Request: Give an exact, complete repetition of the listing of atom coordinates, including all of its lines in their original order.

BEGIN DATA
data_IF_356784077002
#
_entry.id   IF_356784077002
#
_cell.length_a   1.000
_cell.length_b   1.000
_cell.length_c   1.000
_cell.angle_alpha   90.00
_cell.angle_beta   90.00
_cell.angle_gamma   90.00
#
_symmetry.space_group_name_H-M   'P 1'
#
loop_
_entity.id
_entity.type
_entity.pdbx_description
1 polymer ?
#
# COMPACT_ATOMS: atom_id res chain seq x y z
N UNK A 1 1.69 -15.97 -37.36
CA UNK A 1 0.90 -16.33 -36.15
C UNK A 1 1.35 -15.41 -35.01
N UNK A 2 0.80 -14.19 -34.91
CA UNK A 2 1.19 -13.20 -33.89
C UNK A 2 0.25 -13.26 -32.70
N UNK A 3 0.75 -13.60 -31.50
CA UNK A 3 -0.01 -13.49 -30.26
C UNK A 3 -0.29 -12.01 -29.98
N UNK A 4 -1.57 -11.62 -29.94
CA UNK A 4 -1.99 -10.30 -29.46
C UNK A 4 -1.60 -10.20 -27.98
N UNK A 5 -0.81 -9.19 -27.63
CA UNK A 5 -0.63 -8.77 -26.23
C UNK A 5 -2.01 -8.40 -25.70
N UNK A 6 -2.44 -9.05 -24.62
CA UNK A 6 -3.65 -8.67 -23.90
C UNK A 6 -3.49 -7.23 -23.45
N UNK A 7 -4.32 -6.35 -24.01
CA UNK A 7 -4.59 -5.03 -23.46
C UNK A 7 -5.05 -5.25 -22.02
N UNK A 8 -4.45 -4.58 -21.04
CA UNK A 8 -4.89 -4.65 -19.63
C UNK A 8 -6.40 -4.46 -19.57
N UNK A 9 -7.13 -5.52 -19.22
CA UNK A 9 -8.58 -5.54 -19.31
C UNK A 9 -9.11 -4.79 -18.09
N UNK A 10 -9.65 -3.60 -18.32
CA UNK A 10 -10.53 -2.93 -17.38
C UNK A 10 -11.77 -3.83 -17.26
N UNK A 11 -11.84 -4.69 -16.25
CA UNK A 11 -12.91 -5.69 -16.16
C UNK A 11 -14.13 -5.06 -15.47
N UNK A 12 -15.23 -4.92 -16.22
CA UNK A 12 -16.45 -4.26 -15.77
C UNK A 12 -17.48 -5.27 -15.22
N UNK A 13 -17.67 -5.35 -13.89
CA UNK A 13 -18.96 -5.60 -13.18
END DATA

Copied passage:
data_IF_356784077002
#
_entry.id   IF_356784077002
#
_cell.length_a   1.000
_cell.length_b   1.000
_cell.length_c   1.000
_cell.angle_alpha   90.00
_cell.angle_beta   90.00
_cell.angle_gamma   90.00
#
_symmetry.space_group_name_H-M   'P 1'
#
loop_
_entity.id
_entity.type
_entity.pdbx_description
1 polymer ?
#
# COMPACT_ATOMS: atom_id res chain seq x y z
N UNK A 1 1.69 -15.97 -37.36
CA UNK A 1 0.90 -16.33 -36.15
C UNK A 1 1.35 -15.41 -35.01
N UNK A 2 0.80 -14.19 -34.91
CA UNK A 2 1.19 -13.20 -33.89
C UNK A 2 0.25 -13.26 -32.70
N UNK A 3 0.75 -13.60 -31.50
CA UNK A 3 -0.01 -13.49 -30.26
C UNK A 3 -0.29 -12.01 -29.98
N UNK A 4 -1.57 -11.62 -29.94
CA UNK A 4 -1.99 -10.30 -29.46
C UNK A 4 -1.60 -10.20 -27.98
N UNK A 5 -0.81 -9.19 -27.63
CA UNK A 5 -0.63 -8.77 -26.23
C UNK A 5 -2.01 -8.40 -25.70
N UNK A 6 -2.44 -9.05 -24.62
CA UNK A 6 -3.65 -8.67 -23.90
C UNK A 6 -3.49 -7.23 -23.45
N UNK A 7 -4.32 -6.35 -24.01
CA UNK A 7 -4.59 -5.03 -23.46
C UNK A 7 -5.05 -5.25 -22.02
N UNK A 8 -4.45 -4.58 -21.04
CA UNK A 8 -4.89 -4.65 -19.63
C UNK A 8 -6.40 -4.46 -19.57
N UNK A 9 -7.13 -5.52 -19.22
CA UNK A 9 -8.58 -5.54 -19.31
C UNK A 9 -9.11 -4.79 -18.09
N UNK A 10 -9.65 -3.60 -18.32
CA UNK A 10 -10.53 -2.93 -17.38
C UNK A 10 -11.77 -3.83 -17.26
N UNK A 11 -11.84 -4.69 -16.25
CA UNK A 11 -12.91 -5.69 -16.16
C UNK A 11 -14.13 -5.06 -15.47
N UNK A 12 -15.23 -4.92 -16.22
CA UNK A 12 -16.45 -4.26 -15.77
C UNK A 12 -17.48 -5.27 -15.22
N UNK A 13 -17.67 -5.35 -13.89
CA UNK A 13 -18.96 -5.60 -13.18